COLUMBIA, Mo. - In 2009, Joan Coates, a veterinary neurologist, along with other researchers at the University of Missouri and the Broad Institute at MIT/Harvard, found a genetic link between degenerative myelopathy (DM) in dogs and amyotrophic lateral sclerosis (ALS), or Lou Gehrig's disease in people. Now, MU researchers Coates and Michael Garcia, an associate professor in the Division of Biological Sciences, have found that a biomarker test that helps diagnose ALS also can assist with determining a diagnosis for degenerative myelopathy.
Coates is seeking clinical trial participants to evaluate a treatment for canine DM.
In dogs, DM is an older adult onset disease that can eventually lead to paralysis. The neurodegenerative disease has been confirmed in more than 30 pure bred dog breeds, such as Pembroke Welsh corgis, German Shepherd Dogs and boxers, as well as mixed breed dogs. The current genetic test for DM can be useful to breeders and veterinarians in identifying risk for the disease; however, it has limitations when diagnosing DM.
"DM is a diagnosis of exclusion, meaning that veterinarians must rule out all other diseases that mimic it before coming to a final diagnosis," said Coates, a professor in the MU Department of Veterinary Medicine and Surgery. "This requires expensive diagnostic procedures such as MRIs of the spinal cord. Now that we know that DM and ALS are related, we are studying ways to diagnose and measure disease progression with similar diagnostic modalities used in ALS patients."
ALS can be tested using phosphorylated neurofilament heavy proteins (pNF-H) that are released into spinal fluid and blood in humans with ALS. These biomarkers are released during the degeneration of spinal tissues making them a good indicator that ALS is present. Coates and co-principal investigator Garcia tested whether the diagnostic tool could be used in canines.
"I was very excited by the idea that there could be another model that might have many more strength than the existing models," Garcia said. "So this was a natural fit for me."
Cerebrospinal fluid and blood samples were collected from DM-affected dogs, including dogs that had a confirmed diagnosis as well as dogs in early stages of the disease. pNF-H concentrations from those samples were compared to samples from age-matched normal dogs and dogs with mimicking diseases.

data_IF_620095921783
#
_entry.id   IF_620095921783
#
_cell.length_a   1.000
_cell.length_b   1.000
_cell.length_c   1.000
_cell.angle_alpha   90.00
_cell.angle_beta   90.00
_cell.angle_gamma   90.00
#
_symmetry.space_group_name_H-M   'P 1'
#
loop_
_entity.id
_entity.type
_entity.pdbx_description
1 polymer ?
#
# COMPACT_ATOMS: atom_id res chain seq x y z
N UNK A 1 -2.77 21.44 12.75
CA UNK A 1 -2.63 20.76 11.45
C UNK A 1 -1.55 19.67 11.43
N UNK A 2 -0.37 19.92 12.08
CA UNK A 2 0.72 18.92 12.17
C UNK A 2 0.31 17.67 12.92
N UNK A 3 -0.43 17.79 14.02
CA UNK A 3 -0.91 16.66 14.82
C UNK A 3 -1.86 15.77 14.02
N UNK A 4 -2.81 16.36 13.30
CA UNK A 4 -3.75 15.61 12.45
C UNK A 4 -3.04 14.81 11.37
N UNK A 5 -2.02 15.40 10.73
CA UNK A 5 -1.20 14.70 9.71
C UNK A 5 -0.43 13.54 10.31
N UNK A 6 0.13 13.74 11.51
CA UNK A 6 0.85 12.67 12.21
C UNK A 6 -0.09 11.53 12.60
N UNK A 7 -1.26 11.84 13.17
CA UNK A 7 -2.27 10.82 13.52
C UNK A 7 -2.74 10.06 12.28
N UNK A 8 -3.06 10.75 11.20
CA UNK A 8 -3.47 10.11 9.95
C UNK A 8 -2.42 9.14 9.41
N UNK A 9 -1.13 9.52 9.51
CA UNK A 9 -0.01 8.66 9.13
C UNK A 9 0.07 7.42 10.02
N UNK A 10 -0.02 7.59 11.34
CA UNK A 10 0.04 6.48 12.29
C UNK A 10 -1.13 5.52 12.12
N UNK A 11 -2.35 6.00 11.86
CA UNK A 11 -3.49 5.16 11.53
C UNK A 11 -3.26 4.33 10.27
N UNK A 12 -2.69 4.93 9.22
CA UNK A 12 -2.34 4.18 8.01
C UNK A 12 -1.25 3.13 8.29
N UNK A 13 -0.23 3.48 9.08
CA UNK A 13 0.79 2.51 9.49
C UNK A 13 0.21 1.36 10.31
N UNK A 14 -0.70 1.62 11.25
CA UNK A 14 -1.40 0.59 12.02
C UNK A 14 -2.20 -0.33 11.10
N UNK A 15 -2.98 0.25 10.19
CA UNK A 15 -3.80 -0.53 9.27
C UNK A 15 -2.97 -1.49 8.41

"We found a significant difference in the DM affected dogs," Coates said. "pNF-H levels were increased in the cerebrospinal fluid of the DM-affected dogs relative to the control groups, indicating that the human ALS test could be used to diagnose DM. These results will enable us to 'scale up' the test to make it more accessible to veterinary community."
Collecting cerebrospinal fluid from patients is more complicated than a blood test, but is less expensive compared to an MRI to make a presumptive DM diagnosis, Coates said. Nonetheless, pNF-H may serve as a diagnostic tool for diagnosis of DM.
Coates also is conducting clinical trial research for treatment of DM. The goals of the therapies being tested is to slow the progression of neurologic signs of DM and improve quality of life. These therapies are in collaborations with other ALS researchers and funded by the ALS Association and National Institutes of Health. The clinical trials are taking place at the MU Veterinary Health Center (VHC) Small Animal Hospital. To inquire about enrolling a dog, contact Coates at firstname.lastname@example.org.
Collaborations among human health and veterinary clinicians and researchers highlights the multidisciplinary, One Health/One Medicine initiative at Mizzou. The concept is a worldwide strategy for expanding interdisciplinary collaborations and communications in all aspects of healthcare for humans and animals where biomedical research discoveries and expanding the scientific knowledge base lead to faster improvements benefitting both humans and our pets.
The study, "Cerebrospinal Fluid Levels of Phosphorylated Neurofilament Heavy as a Diagnostic Marker of Canine Degenerative Myelopathy," was published in the Journal of Veterinary Internal Medicine. Christine Toedebusch, a veterinary neurology resident and doctoral candidate, was lead author on the study. The study was funded in part by the American Boxer Charitable Foundation and the American Kennel Club Canine Health Foundation (Grant #2165). The content is solely the responsibility of the authors and does not necessarily represent the official views of the funding agencies.